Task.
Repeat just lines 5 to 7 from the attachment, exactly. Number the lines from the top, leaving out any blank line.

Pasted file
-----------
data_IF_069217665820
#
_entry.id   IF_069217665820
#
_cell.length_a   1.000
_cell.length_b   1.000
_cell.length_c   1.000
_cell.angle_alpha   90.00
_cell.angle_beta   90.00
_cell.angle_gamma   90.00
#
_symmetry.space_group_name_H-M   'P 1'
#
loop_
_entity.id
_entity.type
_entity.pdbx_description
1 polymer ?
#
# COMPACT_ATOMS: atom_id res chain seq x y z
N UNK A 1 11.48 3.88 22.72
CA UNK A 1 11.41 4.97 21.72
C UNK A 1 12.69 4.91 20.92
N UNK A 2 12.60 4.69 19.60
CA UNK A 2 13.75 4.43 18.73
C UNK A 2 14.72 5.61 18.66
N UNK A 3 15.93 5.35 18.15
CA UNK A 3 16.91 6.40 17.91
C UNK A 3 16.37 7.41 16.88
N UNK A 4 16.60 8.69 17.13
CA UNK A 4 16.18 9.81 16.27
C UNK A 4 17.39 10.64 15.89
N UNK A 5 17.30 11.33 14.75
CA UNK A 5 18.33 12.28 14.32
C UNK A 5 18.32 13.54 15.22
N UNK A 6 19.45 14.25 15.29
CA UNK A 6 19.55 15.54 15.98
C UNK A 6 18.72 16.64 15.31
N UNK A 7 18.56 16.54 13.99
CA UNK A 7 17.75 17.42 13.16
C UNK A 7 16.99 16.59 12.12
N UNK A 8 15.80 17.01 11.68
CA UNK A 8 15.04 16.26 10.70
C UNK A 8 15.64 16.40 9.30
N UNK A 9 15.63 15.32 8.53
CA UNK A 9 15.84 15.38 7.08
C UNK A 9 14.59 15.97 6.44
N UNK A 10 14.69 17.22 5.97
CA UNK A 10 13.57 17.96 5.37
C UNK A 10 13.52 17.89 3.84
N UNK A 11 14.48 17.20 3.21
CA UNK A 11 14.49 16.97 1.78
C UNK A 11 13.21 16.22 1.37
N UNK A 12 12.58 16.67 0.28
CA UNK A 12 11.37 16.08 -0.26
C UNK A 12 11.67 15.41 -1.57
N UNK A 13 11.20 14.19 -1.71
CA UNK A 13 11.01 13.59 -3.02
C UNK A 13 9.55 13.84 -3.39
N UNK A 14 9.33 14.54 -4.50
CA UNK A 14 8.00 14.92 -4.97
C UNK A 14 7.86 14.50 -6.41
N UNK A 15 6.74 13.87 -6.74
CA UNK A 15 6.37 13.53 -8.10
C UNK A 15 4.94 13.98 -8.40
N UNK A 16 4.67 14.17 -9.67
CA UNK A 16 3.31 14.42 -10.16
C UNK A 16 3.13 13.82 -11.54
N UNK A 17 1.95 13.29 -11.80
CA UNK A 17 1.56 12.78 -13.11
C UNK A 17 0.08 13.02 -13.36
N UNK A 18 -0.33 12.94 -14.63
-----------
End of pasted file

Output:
_cell.length_a   1.000
_cell.length_b   1.000
_cell.length_c   1.000